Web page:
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School safety a high priority

December 30, 2012

THOMAS – Because of the shootings at Newtown, Conn., this month, school safety is on everyone’s mind.
In the Snake River School District, high school assistant principal Ray Carter is in charge of school security.
“Our first priority is student and staff safety as well as safety for family, patrons and community members,” said Carter. “Students won’t be able to achieve academically without the assurance of their safety.
“I think stability with the administration and staff members really helps,” he said.
Dean Bonney has been principal at Snake River High School (SRHS) for 15 years. Carter has been the assistant principal at SRHS for 11 years.
“[Administrators and staff members] play an active role in [each student’s] education,” Carter said. “Their education is personalized.
“We have 520 students in the high school and we know them and their circumstances,” he said.
SRHS also has two full-time counselors—Karen Crook and Brian Goff--who have each worked in the district 15 plus years.
“Stability goes a long ways,” Carter said. “We try to influence students with activities, personal involvement with them so we may give them the best educational opportunities.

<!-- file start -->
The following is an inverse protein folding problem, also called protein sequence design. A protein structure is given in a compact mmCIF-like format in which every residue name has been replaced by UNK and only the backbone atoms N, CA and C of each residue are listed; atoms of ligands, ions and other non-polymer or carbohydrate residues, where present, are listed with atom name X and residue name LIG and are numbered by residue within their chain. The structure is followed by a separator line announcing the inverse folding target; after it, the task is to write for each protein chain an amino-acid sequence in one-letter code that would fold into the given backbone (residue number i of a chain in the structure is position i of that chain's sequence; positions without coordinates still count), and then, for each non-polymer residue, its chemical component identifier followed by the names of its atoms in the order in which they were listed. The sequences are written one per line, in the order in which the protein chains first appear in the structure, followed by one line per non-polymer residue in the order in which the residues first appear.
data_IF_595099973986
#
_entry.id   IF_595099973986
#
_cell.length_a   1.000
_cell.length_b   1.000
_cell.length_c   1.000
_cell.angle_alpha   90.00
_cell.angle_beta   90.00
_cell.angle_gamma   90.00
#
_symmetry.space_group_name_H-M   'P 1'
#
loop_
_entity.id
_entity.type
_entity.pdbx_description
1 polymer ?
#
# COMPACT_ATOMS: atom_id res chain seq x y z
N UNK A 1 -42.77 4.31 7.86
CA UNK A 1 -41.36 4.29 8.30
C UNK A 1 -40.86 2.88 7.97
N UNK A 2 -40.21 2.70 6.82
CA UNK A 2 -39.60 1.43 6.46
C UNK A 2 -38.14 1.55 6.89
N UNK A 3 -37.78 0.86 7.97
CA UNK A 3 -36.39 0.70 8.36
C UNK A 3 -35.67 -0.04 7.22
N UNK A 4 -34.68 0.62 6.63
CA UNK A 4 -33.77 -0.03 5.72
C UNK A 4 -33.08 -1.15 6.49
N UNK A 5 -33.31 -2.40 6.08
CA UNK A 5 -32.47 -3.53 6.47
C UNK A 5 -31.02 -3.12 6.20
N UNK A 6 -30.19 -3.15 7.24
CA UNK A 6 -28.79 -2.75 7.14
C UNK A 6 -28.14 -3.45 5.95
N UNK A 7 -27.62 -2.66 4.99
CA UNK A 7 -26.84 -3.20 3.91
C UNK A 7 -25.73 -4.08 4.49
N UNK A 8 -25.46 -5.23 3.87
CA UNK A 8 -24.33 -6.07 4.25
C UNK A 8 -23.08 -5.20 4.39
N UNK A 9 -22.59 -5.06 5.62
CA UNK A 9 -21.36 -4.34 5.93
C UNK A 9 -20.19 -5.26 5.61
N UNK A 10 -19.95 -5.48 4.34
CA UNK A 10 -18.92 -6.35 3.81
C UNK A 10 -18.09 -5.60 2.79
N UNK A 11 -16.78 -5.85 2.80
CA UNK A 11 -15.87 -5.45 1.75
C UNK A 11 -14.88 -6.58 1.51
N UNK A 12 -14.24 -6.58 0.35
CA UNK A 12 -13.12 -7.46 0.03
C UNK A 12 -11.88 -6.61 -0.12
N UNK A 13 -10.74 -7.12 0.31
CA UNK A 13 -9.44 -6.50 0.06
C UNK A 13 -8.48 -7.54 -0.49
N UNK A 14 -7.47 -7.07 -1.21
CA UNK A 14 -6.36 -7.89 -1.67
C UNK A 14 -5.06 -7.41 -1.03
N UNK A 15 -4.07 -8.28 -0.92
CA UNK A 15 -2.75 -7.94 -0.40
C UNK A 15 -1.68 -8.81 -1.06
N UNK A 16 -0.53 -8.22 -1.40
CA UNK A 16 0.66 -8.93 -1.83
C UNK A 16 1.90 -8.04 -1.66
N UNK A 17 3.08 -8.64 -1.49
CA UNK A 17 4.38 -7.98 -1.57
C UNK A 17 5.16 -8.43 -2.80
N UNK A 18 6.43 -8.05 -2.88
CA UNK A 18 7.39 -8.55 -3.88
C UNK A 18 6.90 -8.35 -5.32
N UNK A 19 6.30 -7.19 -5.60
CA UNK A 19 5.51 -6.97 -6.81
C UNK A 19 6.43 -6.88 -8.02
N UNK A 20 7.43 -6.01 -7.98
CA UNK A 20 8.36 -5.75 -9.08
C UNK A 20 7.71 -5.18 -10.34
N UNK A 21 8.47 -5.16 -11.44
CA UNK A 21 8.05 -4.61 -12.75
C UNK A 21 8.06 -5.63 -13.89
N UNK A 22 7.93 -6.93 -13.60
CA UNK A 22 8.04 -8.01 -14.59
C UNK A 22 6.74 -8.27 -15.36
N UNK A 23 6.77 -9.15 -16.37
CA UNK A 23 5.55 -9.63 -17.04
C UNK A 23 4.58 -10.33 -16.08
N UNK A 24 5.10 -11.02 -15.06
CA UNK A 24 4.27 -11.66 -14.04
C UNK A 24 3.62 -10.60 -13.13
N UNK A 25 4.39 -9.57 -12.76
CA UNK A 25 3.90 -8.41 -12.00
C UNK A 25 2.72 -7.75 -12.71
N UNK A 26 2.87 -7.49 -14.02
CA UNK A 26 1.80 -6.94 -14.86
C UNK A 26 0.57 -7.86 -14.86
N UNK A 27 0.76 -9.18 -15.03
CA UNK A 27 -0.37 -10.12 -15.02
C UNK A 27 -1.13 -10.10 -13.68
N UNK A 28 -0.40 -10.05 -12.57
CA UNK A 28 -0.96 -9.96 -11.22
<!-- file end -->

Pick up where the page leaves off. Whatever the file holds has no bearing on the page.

“Our kids are safe here at SRHS,” said Carter.
Bingham County Deputy Drew Lusk has been the resource officer in the district for 10 years.
The district has practiced for emergency situations. Five years ago, there was an active shooter drill; two years ago an evacuation was conducted.
“The sheriff’s office is integrated within the school district,” said Lusk.
Science teacher Todd Thorne said the administration and teachers are constantly monitoring the halls as well as the cafeteria.
“Having their presence here helps us avoid any type of conflict between students,” he said. “Problems are taken care of quickly by pre-empting potential problems.
“An ounce of prevention is worth a pound of cure,” Thorne said. “Everyone likes each other and they look out for each other pretty good.”
“I feel safe at work,” said teacher Gaydena Smith, who has worked in the district for 22 years.
“There could be a concern if [the school district] wants to tightened things up,” said science teacher Elaine Asmus. “The community is comfortable with the staff, both formally and informally.”
The example she cited was people being able to just walk into her classroom.
SRHS student Araceli Rodriguez said, “I’ve always felt safe here.”
High School student Brandee Duchscher said, “The environment is good here. The majority of us get along. We have good teachers and have people we can talk to.”

 

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